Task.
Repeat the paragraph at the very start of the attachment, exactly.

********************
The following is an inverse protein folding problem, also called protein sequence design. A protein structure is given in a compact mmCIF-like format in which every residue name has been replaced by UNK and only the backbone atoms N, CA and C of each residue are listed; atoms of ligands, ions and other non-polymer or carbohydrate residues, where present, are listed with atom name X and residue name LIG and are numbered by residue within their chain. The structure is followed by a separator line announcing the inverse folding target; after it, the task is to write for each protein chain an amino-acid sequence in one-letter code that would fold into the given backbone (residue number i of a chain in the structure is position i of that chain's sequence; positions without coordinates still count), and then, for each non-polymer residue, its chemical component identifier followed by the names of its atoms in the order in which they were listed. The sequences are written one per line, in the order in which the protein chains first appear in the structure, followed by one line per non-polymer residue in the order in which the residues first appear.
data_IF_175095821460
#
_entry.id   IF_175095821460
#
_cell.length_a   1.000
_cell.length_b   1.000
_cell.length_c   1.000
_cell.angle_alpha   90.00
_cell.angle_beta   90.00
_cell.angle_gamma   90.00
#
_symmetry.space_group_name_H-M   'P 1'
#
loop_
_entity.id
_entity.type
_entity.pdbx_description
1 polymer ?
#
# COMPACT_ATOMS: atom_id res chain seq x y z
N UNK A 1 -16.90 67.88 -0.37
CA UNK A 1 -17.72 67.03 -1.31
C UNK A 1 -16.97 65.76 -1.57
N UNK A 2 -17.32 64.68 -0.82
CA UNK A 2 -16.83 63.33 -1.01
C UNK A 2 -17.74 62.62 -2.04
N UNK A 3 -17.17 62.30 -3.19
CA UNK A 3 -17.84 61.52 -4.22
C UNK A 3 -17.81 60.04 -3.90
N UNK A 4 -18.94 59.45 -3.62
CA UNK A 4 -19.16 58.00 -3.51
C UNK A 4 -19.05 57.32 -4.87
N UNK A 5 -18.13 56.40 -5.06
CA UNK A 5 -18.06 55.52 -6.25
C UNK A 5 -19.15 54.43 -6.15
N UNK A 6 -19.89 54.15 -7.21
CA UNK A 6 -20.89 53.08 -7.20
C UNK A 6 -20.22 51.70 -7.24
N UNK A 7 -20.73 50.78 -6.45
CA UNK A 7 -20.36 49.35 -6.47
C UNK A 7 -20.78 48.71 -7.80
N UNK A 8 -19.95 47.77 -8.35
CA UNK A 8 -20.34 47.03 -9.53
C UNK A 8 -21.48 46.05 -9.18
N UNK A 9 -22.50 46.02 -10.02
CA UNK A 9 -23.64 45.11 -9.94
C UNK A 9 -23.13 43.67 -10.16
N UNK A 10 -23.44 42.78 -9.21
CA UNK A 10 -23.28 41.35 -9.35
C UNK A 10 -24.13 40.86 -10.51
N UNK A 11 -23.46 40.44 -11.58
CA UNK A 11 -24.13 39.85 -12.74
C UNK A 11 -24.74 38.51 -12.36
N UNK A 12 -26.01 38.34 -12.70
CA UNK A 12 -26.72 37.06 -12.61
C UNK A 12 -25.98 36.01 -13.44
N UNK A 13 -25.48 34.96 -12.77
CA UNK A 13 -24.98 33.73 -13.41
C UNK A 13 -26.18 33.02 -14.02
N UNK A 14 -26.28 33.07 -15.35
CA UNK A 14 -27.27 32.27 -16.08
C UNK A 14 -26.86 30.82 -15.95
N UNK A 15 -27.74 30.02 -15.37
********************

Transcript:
The following is an inverse protein folding problem, also called protein sequence design. A protein structure is given in a compact mmCIF-like format in which every residue name has been replaced by UNK and only the backbone atoms N, CA and C of each residue are listed; atoms of ligands, ions and other non-polymer or carbohydrate residues, where present, are listed with atom name X and residue name LIG and are numbered by residue within their chain. The structure is followed by a separator line announcing the inverse folding target; after it, the task is to write for each protein chain an amino-acid sequence in one-letter code that would fold into the given backbone (residue number i of a chain in the structure is position i of that chain's sequence; positions without coordinates still count), and then, for each non-polymer residue, its chemical component identifier followed by the names of its atoms in the order in which they were listed. The sequences are written one per line, in the order in which the protein chains first appear in the structure, followed by one line per non-polymer residue in the order in which the residues first appear.